The European Union needs to curtail milk output

It’s now obvious that some steps will need to be put in place to control milk output across the European Union (EU).

If this is not done, then a return to boom-boost economics within the dairy sector is inevitable – and Ireland will have to play an active part in this process.

The European Commission has made it clear that it will not revert to intervention buying practices as a means of stabilising markets, should they start to go ‘pear shaped’ at some stage in the future.

Its immediate priority is that of offloading the 375,000t of milk powder that is already in storage right across Europe.

All of this means that commercial markets will dictate the prices received by Irish milk producers in the future.

And they are controlled by the all-important supply/demand factors.

Controlling milk output is not code for re-introducing milk quotas by the back door. Rather, it is a recognition on the part of the EU member states that more effective market analysis can be brought to bear, so as to provide milk producers with a realistic prediction of what’s coming down the track, where supply and demand are concerned.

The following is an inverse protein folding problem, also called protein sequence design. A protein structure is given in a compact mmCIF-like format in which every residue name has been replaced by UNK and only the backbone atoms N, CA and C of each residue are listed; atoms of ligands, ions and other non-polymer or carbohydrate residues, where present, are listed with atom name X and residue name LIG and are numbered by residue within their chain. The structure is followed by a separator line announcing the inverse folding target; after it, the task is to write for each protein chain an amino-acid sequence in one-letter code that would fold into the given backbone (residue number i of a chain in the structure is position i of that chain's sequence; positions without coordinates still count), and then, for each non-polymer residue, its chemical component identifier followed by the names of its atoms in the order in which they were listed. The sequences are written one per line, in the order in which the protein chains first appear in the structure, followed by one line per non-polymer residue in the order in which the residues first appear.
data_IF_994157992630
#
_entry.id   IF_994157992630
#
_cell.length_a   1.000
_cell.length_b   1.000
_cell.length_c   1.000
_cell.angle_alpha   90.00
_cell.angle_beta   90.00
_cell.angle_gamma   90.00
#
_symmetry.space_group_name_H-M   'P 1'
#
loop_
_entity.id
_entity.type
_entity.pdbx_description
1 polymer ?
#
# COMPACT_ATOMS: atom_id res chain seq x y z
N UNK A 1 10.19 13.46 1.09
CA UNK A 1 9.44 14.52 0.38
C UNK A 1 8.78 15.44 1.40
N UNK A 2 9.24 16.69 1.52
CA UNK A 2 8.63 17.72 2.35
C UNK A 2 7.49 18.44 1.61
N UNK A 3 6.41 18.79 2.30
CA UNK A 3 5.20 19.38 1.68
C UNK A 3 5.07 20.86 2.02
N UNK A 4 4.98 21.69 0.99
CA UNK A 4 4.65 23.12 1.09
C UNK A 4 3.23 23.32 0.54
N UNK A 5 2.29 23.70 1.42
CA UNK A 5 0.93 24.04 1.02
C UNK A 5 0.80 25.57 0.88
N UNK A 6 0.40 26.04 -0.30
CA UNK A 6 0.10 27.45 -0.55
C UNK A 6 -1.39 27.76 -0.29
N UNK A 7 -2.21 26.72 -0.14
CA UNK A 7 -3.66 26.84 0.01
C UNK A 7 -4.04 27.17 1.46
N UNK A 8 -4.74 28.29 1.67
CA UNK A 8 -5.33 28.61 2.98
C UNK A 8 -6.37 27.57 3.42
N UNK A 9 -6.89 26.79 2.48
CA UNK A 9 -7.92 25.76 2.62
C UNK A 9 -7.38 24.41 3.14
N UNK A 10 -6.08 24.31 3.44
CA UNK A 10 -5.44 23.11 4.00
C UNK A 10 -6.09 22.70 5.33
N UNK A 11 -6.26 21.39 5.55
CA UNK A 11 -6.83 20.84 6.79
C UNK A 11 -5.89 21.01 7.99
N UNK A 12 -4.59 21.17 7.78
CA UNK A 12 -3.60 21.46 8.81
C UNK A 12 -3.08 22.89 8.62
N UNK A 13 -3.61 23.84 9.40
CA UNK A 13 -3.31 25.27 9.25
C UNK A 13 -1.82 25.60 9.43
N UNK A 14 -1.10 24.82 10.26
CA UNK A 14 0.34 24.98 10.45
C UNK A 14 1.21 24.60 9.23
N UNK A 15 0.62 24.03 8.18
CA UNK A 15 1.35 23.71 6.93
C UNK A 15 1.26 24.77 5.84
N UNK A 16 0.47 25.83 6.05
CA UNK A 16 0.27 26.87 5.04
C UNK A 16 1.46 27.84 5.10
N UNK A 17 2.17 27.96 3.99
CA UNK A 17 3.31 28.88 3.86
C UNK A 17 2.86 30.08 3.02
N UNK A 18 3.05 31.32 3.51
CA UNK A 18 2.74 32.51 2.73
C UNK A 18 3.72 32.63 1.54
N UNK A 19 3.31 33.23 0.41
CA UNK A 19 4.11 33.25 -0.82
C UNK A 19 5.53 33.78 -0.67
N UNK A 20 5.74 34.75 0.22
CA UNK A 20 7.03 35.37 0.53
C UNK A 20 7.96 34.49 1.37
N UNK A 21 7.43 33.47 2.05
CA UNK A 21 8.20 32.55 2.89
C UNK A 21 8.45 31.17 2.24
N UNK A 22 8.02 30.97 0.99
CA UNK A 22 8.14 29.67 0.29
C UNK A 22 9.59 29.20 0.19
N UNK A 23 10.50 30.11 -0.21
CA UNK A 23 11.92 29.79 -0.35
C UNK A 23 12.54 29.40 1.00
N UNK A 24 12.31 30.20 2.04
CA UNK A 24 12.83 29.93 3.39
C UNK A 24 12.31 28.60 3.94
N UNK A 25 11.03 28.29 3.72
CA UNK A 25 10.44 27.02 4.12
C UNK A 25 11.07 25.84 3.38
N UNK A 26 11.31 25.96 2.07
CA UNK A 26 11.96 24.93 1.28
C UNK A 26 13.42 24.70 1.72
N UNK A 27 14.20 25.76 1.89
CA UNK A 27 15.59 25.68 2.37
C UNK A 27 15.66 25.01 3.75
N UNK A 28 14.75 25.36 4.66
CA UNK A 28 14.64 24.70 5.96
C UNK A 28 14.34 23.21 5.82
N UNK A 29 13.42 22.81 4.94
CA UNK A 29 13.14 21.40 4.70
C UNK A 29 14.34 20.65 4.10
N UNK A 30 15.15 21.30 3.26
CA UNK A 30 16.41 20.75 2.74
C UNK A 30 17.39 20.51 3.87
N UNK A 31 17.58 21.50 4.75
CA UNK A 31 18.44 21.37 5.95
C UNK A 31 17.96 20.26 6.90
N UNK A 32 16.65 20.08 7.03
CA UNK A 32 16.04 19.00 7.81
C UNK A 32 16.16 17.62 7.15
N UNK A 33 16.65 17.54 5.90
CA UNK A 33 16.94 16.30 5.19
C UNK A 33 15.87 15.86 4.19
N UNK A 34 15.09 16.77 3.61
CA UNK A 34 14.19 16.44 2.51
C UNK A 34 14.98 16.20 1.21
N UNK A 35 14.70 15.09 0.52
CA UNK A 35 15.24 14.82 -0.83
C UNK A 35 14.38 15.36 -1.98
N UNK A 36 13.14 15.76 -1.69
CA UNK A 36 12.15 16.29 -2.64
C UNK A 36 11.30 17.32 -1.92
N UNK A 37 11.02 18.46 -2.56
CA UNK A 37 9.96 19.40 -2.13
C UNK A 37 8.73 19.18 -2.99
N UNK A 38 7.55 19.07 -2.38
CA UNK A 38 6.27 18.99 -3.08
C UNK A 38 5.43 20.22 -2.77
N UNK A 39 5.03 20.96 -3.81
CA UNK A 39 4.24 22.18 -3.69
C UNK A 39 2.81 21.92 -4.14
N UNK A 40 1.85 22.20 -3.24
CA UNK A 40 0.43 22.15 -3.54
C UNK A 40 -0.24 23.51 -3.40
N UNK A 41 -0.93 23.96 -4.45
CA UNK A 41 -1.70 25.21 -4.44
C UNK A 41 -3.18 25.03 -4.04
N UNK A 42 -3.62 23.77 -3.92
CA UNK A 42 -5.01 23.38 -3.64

It only takes a relatively small growth in international supply, above demand, to trigger a significant fall in milk prices.

This also reflects the reality that only a very small proportion of the world’s milk output is traded internationally.

The same principle also works in reverse, when milk demand outstrips production. Controlling milk output across the EU should not necessitate a root and branch review of the business plans put in place by every dairy farming business.

Rather we are talking about a tweaking of output, in order to provide the required level of market stability.

The Irish co-ops have a vital role to play in this process.

They are best placed to recognise the changes in demand that are coming down the track. It’s then a case of communicating these trends to farmer-suppliers.

There has been no end of talk over recent months about the need to find ways of curtailing volatility within the dairy sector. However, the return to reasonably strong market conditions since the middle of 2017 has taken the edge off this debate.

Given the latest predictions from organisations such as Rabobank, there is a distinct possibility that the lustre may start to come off milk prices in the not-too-distant future. Given these circumstances, now is the time for the dairy sector to start coming up with real solutions to the volatility challenge.